Hey, at least the USGA got the weather right. And no one could mess up those screensaver-worthy views of Puget Sound.
And the finish … whoa.
No one who witnessed what transpired on the 18th green Sunday will soon forget it, least of all Dustin Johnson. He three-putted from 12 feet to cough up the U.S. Open — or even a shot at it in a Monday playoff.
The winners: Jordan Spieth — and the Chambers Bay greens.
Henrik Stenson and Rory McIlroy were among those who mocked them, with Stenson saying it was like putting on broccoli and McIlroy countering that broccoli is green and "they're more like cauliflower."
You won't hear any complaints about them from Spieth, who is barely old enough to drink but earned another champagne toast after his victory at the Masters in April and now heads to St. Andrews for next month's British Open with Grand Slam dreams intact.
"We conquered golf's hardest test," he said.
His "we" represents what he calls his team, starting with right-hand man Michael Greller, his regular caddie with the remarkable local connection. Greller was a sixth-grade teacher who looped about 40 rounds at Chambers Bay as a summer gig after the course opened in 2007. He also got married near the first tee.
"Michael shoved positive thoughts in my head all week," Spieth said. "He deserves a lot of the credit."
Told that Greller was conducting his own Q&A at a podium outside, Spieth said: "He deserves to be doing interviews. I just wonder if he's giving away what I said to him and embarrasses me."
Greller, 37, said his local knowledge "really wasn't worth anything."
"Jordan is one of the best players in the world," he said, "and I was just trying to stay out of his way. The guys I caddied for usually couldn't break 90, and I can't break 80."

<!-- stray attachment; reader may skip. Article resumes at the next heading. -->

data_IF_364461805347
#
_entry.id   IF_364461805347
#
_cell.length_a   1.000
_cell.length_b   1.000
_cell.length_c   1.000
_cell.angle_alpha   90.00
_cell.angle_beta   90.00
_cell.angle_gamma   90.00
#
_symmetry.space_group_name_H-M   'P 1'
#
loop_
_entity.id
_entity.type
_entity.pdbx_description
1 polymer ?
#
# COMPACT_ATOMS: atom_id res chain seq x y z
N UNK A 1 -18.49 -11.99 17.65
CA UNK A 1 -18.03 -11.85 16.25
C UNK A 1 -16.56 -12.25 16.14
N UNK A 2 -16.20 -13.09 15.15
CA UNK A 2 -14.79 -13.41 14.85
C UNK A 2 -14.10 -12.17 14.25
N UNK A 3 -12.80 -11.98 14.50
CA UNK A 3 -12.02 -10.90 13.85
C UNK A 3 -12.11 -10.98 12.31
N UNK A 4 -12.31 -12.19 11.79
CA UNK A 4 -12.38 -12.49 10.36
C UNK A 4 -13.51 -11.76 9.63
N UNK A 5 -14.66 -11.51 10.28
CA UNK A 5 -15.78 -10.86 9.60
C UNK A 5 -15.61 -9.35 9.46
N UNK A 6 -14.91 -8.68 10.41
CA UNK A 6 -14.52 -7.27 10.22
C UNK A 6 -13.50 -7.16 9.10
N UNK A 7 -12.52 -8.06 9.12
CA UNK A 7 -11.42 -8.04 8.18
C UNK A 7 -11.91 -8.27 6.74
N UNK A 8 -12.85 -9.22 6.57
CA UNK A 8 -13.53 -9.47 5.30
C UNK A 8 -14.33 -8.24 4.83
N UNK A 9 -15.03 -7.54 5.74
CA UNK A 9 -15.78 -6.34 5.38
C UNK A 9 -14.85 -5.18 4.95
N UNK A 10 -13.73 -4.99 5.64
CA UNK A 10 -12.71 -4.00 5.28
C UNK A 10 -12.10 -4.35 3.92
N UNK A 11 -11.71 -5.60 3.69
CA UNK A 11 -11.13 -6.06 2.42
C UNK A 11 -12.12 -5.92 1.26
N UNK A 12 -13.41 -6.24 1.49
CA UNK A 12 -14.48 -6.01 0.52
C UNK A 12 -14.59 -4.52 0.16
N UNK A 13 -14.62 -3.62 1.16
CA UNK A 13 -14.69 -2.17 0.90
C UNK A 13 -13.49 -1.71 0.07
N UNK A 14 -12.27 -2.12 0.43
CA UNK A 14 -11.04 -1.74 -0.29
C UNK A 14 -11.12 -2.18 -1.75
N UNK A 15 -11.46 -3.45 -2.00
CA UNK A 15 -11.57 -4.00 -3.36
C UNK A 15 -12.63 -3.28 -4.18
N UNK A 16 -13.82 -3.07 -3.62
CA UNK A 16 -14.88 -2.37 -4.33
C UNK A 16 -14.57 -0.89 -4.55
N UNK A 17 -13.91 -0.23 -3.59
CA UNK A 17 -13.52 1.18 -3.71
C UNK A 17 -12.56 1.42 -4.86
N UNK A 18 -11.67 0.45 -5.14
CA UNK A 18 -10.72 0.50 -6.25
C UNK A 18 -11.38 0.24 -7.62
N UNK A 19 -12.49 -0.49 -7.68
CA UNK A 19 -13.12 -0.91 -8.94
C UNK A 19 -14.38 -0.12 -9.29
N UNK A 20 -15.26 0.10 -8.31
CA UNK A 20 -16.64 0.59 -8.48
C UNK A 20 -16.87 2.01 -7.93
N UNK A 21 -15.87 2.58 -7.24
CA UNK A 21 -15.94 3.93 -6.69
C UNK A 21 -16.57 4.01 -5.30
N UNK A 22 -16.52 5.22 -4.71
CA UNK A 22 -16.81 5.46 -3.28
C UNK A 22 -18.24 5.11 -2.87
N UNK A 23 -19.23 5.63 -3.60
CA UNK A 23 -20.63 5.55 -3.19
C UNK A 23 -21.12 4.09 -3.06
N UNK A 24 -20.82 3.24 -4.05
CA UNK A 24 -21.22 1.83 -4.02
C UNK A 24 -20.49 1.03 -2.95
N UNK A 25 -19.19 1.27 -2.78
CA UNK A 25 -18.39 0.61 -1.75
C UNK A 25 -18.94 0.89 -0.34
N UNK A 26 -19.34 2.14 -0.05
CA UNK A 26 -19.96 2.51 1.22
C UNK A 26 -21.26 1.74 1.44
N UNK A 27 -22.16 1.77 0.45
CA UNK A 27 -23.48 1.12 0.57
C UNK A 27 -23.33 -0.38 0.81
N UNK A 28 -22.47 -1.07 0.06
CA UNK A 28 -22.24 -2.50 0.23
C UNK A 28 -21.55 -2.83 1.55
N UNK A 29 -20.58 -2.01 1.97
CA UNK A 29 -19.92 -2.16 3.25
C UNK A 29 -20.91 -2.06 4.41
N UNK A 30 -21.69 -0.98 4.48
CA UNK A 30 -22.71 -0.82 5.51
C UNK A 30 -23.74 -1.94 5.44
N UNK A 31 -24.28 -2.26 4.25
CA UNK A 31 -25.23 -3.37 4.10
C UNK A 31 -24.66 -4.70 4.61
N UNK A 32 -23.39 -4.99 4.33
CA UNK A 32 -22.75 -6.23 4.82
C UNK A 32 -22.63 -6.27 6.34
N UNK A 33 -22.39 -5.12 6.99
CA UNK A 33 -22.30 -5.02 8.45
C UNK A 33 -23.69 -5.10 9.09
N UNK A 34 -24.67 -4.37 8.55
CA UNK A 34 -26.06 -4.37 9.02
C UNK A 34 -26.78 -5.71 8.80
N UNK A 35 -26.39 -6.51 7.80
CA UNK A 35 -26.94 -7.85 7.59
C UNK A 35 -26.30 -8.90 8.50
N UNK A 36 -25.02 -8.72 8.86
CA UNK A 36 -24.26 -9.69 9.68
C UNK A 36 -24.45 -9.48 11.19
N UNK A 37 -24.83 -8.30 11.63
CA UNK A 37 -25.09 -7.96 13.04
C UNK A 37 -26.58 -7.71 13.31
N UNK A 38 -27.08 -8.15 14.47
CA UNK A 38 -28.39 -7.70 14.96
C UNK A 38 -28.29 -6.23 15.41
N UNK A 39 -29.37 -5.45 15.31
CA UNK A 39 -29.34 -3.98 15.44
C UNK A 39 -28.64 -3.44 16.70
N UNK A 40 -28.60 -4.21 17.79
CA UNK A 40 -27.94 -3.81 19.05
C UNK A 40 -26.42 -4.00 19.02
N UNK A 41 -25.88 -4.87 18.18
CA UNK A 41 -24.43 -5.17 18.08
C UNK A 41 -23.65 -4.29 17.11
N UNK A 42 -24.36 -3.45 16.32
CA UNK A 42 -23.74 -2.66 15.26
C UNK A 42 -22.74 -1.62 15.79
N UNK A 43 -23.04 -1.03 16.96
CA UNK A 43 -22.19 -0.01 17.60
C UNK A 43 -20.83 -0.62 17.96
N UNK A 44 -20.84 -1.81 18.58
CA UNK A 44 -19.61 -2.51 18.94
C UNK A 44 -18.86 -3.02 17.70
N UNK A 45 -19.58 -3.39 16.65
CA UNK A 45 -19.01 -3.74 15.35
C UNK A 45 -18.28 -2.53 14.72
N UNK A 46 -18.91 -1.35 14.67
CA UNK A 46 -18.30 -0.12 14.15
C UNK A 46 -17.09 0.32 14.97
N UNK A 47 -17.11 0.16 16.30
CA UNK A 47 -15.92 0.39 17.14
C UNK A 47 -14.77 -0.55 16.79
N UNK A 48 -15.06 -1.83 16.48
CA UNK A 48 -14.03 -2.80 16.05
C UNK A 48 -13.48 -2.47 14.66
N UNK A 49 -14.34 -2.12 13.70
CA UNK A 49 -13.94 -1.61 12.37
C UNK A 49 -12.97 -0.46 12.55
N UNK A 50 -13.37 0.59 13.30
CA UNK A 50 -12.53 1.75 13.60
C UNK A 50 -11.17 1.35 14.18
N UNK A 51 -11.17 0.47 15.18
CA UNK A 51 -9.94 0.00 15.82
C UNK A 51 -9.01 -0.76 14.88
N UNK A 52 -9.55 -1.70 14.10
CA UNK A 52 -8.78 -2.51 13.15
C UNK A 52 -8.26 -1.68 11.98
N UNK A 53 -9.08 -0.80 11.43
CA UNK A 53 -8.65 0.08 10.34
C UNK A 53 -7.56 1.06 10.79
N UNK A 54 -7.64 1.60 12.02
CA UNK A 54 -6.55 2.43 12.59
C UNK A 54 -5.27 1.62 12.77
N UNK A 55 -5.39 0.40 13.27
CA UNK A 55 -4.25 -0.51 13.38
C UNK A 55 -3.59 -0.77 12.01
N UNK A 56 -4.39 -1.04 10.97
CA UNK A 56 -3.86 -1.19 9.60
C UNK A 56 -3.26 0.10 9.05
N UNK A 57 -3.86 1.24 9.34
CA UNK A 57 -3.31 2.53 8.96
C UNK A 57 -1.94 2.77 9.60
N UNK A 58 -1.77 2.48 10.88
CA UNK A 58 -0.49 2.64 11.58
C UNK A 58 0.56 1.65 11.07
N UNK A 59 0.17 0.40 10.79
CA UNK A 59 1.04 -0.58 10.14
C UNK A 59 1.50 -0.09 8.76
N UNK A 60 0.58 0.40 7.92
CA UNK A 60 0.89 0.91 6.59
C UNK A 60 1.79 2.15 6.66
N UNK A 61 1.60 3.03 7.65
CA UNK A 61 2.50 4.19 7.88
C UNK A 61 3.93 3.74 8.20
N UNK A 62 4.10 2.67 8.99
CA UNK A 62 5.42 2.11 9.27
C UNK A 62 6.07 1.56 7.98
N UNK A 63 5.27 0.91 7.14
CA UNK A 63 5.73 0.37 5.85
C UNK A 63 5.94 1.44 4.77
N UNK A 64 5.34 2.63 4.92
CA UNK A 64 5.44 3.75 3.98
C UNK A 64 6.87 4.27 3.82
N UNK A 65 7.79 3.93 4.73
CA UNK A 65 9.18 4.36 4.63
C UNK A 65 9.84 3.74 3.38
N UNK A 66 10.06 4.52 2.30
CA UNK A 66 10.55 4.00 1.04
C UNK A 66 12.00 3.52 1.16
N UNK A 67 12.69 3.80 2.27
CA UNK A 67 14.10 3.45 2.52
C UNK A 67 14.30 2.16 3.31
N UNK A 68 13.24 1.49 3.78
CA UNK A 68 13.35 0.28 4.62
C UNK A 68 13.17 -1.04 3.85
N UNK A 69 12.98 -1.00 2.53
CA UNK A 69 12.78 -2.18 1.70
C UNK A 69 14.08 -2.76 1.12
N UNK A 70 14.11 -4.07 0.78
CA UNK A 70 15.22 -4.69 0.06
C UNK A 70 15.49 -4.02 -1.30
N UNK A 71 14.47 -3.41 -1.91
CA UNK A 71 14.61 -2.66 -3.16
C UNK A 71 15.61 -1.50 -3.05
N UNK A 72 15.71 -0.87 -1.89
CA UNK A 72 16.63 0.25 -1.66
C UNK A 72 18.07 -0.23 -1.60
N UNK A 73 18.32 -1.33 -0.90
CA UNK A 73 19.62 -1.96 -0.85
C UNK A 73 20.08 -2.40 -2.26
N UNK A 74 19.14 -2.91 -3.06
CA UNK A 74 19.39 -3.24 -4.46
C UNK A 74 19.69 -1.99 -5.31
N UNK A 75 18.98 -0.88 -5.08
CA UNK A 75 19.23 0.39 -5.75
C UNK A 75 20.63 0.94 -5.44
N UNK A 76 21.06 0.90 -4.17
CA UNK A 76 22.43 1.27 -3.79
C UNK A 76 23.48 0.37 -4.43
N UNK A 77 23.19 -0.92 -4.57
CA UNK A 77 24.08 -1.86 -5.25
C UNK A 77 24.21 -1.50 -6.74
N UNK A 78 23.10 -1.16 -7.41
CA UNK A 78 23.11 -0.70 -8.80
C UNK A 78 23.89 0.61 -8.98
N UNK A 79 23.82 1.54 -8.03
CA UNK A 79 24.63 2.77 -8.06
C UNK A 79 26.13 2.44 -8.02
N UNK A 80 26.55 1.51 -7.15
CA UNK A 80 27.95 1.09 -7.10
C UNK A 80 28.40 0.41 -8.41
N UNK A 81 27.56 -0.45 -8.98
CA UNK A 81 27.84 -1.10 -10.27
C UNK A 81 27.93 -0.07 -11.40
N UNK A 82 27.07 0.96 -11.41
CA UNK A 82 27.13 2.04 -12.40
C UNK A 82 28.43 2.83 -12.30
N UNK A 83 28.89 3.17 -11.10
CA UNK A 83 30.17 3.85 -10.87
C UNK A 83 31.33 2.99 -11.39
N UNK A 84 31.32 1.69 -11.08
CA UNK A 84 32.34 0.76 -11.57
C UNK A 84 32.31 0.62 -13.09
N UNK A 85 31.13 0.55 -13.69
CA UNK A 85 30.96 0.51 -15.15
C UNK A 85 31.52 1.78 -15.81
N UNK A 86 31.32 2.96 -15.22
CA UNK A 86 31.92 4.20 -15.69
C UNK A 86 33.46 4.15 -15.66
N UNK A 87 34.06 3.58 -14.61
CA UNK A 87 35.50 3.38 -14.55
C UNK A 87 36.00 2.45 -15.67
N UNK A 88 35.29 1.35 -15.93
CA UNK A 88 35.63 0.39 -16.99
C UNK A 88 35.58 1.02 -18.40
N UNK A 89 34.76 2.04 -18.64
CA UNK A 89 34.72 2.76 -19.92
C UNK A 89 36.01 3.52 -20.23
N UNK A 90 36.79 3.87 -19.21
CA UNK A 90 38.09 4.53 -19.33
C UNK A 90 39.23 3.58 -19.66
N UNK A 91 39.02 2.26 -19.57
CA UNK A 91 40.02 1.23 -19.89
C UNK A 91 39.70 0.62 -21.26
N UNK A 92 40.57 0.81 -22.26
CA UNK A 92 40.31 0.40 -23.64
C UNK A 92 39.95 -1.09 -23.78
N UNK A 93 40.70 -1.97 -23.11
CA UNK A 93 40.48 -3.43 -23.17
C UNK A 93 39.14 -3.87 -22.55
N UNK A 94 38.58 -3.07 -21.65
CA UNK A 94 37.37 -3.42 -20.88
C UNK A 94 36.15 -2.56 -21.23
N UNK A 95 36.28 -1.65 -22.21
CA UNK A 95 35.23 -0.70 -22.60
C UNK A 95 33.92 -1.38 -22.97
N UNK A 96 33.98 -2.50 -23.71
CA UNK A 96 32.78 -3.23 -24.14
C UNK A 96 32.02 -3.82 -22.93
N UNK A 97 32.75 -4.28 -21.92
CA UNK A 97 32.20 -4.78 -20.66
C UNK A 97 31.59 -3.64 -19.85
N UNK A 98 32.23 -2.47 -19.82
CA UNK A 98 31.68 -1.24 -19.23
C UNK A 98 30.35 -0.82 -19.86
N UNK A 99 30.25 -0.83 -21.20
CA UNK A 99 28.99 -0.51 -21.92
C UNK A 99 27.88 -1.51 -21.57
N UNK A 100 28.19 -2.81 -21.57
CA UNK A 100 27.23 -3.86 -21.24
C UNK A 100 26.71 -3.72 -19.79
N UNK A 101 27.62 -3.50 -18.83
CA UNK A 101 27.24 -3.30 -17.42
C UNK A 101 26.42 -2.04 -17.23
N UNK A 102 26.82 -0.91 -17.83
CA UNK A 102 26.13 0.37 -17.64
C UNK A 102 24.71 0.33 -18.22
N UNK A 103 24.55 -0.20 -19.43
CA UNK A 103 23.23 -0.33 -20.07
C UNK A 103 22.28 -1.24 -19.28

Greller said Spieth's play on No. 18 "captures his mentality and grit."
The 18th was set to play as a par four Sunday, as it did Friday, when Spieth called it the "dumbest" hole he had ever seen. He even threatened Saturday night to play up the first fairway, making a mockery of what was designed to be a par five.
USGA President Tom O'Toole said that a wind shift caused the officials to scrap the par-four idea and that as a side benefit, the medium-length par five could "ultimately produce an exciting finish" — and it did: the first birdie at No. 18 to win a U.S. Open by one shot since 1926.
Despite being 601 yards, it ended up playing more like a par four anyway. Spieth ripped his approach from 284 yards to 15 feet, two-putting for a final-round 69 and five-under total.
Spieth figured he would either fall to Johnson, who had 12 feet for eagle, or the two would square off Monday in a playoff. "Crazy stuff happened," Spieth said.
"I don't know what happened," Greller echoed.
Johnson's first putt slid four feet past the hole. He pulled the next for a stunning miss. The USGA got its drama, albeit in a moment of failure.
"Whatever the [birdie] putt did on the last hole, I don't know," Johnson said. "To me it looked like it bounced a little left. It's tough. It's very difficult."
Johnson had an incredible ball-striking round and hammered a five-iron from 247 yards into No. 18 to set up the eagle chance. Despite the stunning defeat, he walked off the course smiling, holding young son Tatum.
"My trophy at the end of the day is holding up my little man," he said. "No matter what, I'm going to keep my head high and I'm going to be happy."
Not as happy as Spieth, whose respect among his peers continues to soar.
"The expectations are set for the moon, and he has been able to handle himself in a way that not many kids could do — not many people could do," said Jim Furyk, a veteran of 21 U.S. Opens. "At his age, I would have been a mess."